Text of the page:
Enterprises needed a strategy to improve their export capacity not only in terms of price but also in quality to meet new requirements in the Regional Comprehensive Economic Partnership (RCEP) markets, said Nguyen Anh Duong from the Central Institute for Economic Management (CIEM) at a conference about the world’s largest trade deal on April 20.
“Most Vietnamese enterprises do not have a habit of making preparations for future policy changes,” Duong said, adding only when the regulations were in force, would enterprises find a way to meet them.
“The story is not simply producing and selling what we have but to develop business plans based on the understanding of the market, regulations and tastes,” Duong said.
Duong said the Government should also increase support for enterprises in some aspects that they are unable to do on their own.
For example, in 2012-13, Vietnam was among the first economies to receive fruit preservation technology transfer from Japan, which paved the way for Vietnamese fruits to enter the Japanese market. It was clear that the Government-level exchange to establish trust between the two sides was important to achieve this success, he added.
RCEP was not only a trade and investment agreement but also a bridge to link Vietnam with the regional production network and supply chain, Duong said.
RCEP opened a new chapter in the cooperation of Vietnam with the region, which would help increase exports, and increase revenue for the economy with the reduction of tariff and non-tariff barriers to facilitate trade.
In the context that Asia was recovering quite quickly after the COVID-19 pandemic, RCEP would help Vietnam to reduce the risk of “getting out of tune” with the economic recovery process.
Nguyen Thi Thu Trang, Director of WTO and Integration Centre under the Vietnam Chamber of Commerce and Industry, said that in the long-term, RCEP would establish a new supply chain in the region and Vietnam would become an important link, which would bring large opportunities for export expansion.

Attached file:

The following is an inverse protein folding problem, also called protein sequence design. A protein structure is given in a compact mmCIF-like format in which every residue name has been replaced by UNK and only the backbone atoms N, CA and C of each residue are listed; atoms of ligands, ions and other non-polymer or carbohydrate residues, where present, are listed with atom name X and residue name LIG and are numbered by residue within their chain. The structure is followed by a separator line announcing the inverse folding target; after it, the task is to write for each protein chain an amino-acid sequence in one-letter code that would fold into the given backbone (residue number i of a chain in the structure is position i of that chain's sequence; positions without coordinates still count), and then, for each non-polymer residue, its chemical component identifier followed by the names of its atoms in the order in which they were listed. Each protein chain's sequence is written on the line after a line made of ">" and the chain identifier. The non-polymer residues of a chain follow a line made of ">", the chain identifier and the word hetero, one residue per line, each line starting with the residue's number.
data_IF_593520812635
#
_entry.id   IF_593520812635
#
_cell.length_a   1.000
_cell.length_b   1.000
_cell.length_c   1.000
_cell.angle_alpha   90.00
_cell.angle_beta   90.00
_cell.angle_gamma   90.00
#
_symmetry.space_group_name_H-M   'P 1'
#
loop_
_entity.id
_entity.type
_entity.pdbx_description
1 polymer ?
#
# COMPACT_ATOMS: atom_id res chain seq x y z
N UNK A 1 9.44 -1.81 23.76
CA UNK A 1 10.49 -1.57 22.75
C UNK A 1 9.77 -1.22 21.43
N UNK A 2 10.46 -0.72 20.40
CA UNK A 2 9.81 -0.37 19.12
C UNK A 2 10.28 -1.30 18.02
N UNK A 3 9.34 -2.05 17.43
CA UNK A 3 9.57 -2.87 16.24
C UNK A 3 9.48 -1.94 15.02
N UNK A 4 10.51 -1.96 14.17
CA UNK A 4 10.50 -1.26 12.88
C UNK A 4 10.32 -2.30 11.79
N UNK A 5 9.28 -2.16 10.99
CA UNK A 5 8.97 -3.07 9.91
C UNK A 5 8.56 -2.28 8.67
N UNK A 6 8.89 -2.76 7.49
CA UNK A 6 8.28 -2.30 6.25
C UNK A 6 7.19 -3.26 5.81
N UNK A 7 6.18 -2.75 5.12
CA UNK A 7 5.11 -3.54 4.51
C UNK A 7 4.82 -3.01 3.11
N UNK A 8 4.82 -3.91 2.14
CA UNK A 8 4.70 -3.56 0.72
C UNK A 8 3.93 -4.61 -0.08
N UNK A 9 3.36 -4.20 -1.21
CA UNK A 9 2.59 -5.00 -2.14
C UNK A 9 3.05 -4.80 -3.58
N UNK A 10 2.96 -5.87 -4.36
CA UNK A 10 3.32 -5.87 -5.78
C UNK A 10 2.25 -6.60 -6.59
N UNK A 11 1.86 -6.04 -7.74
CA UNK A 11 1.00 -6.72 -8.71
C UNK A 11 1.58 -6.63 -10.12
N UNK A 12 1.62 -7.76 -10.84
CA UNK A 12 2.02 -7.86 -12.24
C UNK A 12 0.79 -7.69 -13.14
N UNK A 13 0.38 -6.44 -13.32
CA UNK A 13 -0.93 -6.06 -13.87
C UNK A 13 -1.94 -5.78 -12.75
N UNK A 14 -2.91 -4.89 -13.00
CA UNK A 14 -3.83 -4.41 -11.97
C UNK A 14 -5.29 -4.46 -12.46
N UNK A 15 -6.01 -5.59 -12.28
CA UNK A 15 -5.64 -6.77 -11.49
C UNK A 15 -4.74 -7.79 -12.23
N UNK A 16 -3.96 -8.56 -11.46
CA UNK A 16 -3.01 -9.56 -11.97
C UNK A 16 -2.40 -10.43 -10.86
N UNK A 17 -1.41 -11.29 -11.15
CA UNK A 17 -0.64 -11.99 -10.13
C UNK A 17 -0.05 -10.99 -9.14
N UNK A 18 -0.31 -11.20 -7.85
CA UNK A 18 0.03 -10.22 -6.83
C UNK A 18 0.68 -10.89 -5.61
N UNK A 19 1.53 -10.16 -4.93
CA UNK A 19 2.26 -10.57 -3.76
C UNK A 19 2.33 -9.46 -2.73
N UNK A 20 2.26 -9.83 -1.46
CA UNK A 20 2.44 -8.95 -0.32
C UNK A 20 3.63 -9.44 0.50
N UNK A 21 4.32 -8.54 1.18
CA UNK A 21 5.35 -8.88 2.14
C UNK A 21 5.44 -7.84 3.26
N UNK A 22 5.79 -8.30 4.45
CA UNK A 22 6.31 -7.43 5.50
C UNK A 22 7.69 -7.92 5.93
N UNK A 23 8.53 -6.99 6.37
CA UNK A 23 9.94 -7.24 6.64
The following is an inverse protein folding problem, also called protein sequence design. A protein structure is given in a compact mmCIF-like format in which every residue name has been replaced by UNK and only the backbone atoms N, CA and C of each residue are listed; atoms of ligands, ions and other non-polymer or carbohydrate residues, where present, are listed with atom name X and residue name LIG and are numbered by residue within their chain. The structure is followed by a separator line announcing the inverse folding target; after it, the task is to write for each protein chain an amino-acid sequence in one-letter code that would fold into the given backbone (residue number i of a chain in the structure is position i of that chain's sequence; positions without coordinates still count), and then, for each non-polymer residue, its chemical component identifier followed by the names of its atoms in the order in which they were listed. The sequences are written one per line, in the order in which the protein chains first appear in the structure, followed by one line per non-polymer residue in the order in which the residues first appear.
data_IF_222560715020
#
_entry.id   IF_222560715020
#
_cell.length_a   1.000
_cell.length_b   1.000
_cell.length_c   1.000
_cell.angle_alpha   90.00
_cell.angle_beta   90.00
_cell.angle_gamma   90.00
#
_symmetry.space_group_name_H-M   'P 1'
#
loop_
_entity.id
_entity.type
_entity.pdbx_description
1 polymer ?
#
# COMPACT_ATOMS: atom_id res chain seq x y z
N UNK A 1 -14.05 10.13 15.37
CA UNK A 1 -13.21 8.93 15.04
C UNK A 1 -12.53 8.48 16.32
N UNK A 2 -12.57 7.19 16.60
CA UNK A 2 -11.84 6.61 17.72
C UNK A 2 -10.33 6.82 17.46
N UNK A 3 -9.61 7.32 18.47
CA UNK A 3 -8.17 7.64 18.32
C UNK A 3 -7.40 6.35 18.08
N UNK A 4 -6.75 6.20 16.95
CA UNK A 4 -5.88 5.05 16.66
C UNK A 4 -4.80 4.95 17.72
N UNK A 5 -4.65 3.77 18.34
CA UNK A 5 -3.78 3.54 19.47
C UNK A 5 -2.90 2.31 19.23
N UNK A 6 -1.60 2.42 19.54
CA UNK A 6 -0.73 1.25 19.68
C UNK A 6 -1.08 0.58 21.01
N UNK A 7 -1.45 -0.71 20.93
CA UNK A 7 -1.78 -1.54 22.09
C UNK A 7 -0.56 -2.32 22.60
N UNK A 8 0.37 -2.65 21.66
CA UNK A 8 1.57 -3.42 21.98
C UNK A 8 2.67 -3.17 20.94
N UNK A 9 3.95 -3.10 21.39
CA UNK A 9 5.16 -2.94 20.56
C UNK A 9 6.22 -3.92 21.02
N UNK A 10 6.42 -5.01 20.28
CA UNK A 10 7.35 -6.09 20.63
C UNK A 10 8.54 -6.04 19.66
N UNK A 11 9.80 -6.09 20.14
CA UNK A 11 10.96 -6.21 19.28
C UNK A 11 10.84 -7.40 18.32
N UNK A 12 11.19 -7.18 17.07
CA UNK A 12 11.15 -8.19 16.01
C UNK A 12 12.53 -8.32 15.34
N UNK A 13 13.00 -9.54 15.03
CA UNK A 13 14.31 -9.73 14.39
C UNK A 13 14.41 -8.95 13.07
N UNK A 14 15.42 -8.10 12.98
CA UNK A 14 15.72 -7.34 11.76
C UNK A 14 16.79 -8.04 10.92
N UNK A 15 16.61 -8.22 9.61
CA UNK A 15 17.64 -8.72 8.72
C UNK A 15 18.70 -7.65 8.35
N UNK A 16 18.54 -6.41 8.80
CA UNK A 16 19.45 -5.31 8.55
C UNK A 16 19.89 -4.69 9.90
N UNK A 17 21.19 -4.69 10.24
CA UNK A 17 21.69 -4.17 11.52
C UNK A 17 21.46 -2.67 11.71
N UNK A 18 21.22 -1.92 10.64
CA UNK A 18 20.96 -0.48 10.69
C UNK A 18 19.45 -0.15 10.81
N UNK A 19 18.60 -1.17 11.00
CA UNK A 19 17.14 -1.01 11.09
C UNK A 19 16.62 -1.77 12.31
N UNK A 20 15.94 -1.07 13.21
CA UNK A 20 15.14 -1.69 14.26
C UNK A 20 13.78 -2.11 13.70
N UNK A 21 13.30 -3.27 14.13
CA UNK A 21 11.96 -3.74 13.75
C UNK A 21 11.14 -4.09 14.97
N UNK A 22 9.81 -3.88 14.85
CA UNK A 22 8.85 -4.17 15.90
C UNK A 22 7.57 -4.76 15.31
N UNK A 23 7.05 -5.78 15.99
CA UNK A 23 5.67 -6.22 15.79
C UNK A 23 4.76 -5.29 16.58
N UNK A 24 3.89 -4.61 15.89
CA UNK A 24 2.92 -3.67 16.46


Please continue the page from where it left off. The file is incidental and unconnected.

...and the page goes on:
In addition, when the supply chain was established, there would be less risk for the impositions of trade defense measures, she said.
RCEP, a mega trade deal among 15 Asia-Pacific countries, took effect at the beginning of this year and was paving the way for the creation of the world’s largest free trade area with a market altogether accounting for 30 percent of the world’s population and nearly 30 percent of global GDP.
Currently, 64 percent of tariff lines have been removed, which would be increased to at least 90 percent in the next 15-20 years.
The long roadmap for tariff liberation would give time for enterprises to make preparations and take opportunities arising from the trade deal, Trang said.
A recent report by the World Bank revealed that Vietnam was forecast to enjoy the highest trade and income gains among members of RCEP.
The average trade-weighted tariff imposed by Vietnam declined from 0.8 percent to 0.2 percent while the tariffs faced by the country were reduced from 0.6 percent to 0.1 percent between 2000 and 2035.
In the most optimistic scenario, where all benefits were applied, Vietnam had the highest gains of all RCEP member countries, newswire Vietnam Briefing cited the report as saying. Vietnam’s income levels increased by 4.9 percent relative to the baseline, higher than other countries, where the income level increased by 2.5 percent.
Trade also increased the most in this scenario, with exports expanding by 11.4 percent and imports by 9.2 percent, relative to the baseline.
All RCEP member countries would see increases in exports and imports. Vietnam’s exports were expected to expand by 11.4 percent and imports by 9.2 percent.
According to the WB’s report, RCEP also provides an opportunity to promote growth and support recovery after the COVID-19 pandemic.
The WB report said that the simplification of procedures such as customs and rules of origin would help reduce bureaucracy, allowing more small and medium enterprises (SMEs) to participate. These enterprises account for 98 percent of the total number of enterprises in Vietnam, contributing 40 percent of GDP. Thus, RCEP would offer a chance for Vietnamese SMEs to enhance the value chain.
Vietnam's economic growth will come from a deeper and more inclusive commitment through RCEP intra-regional trade, common rules of origin and greater openness to goods and services in accessing markets, especially the Chinese market, it said.- (VLLF)